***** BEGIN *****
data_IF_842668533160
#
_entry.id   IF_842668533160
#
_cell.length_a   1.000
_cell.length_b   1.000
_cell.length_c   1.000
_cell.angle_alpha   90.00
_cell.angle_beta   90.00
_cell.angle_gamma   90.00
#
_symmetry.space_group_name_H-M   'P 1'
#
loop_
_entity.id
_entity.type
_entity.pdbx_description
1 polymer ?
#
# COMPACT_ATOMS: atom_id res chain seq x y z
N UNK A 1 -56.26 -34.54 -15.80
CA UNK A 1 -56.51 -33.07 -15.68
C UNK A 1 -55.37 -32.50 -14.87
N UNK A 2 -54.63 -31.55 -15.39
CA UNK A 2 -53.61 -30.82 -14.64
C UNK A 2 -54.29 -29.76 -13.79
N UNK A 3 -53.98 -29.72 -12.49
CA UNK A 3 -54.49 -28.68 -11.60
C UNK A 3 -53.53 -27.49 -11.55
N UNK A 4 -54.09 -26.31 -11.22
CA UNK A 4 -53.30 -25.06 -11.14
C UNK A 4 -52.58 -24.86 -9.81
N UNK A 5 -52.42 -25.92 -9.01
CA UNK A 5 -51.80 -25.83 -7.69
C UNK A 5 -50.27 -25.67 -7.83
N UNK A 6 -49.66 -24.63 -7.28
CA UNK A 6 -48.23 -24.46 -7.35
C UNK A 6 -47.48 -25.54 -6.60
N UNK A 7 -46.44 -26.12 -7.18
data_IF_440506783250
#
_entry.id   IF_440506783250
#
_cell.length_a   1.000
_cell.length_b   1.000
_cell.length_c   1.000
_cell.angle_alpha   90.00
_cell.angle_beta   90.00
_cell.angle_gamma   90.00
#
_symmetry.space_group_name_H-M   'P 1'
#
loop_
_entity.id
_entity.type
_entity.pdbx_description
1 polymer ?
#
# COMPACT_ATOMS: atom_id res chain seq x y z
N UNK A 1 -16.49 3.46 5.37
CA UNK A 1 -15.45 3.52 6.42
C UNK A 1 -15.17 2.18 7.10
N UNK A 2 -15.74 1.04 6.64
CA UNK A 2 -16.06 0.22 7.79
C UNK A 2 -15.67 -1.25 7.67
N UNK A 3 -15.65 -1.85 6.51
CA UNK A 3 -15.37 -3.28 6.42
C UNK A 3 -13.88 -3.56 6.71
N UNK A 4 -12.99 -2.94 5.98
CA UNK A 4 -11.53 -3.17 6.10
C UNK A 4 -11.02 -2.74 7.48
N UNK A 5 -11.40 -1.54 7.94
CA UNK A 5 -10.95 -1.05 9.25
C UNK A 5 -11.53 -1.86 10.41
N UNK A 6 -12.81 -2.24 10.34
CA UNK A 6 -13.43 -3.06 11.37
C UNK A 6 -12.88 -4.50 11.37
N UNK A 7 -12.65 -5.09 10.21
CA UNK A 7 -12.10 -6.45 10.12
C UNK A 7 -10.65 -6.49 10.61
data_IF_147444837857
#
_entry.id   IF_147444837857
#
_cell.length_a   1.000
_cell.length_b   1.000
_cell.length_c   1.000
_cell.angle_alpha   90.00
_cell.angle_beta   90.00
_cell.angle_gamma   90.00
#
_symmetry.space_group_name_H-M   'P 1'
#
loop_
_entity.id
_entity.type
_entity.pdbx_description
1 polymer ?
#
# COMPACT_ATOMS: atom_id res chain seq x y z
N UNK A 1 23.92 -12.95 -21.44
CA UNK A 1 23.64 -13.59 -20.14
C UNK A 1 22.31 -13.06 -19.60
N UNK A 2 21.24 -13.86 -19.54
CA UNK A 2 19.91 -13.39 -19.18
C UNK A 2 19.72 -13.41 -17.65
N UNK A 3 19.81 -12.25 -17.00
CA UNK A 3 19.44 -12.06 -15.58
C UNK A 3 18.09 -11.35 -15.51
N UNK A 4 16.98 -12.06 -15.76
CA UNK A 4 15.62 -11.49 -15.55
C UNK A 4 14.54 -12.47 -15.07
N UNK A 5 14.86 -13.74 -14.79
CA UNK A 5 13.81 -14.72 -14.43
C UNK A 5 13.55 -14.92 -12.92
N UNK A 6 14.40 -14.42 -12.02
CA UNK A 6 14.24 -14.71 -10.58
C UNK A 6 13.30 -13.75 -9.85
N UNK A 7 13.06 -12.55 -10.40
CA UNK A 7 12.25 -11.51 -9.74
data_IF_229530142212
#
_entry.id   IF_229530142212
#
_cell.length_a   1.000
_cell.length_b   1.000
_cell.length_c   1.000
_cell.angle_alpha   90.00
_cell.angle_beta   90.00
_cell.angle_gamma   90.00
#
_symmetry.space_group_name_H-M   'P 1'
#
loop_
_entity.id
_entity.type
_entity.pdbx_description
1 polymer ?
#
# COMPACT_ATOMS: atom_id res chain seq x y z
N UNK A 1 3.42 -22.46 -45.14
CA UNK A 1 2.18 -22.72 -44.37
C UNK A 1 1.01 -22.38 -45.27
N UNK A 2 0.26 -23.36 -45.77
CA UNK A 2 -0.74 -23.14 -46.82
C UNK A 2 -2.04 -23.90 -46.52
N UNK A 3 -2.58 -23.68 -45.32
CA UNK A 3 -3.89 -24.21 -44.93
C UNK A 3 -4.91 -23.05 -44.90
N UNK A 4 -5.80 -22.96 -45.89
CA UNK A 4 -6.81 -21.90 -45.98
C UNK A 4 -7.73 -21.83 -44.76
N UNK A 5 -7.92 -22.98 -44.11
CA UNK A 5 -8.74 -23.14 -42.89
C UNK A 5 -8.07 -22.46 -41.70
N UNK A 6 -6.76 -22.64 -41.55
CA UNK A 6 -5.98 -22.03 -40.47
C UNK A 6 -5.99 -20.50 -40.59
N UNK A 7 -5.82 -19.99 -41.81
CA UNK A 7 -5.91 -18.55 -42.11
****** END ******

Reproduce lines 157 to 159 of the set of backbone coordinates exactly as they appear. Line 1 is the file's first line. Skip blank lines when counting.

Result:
CA UNK A 6 -5.98 -22.03 -40.47
C UNK A 6 -5.99 -20.50 -40.59
N UNK A 7 -5.82 -19.99 -41.81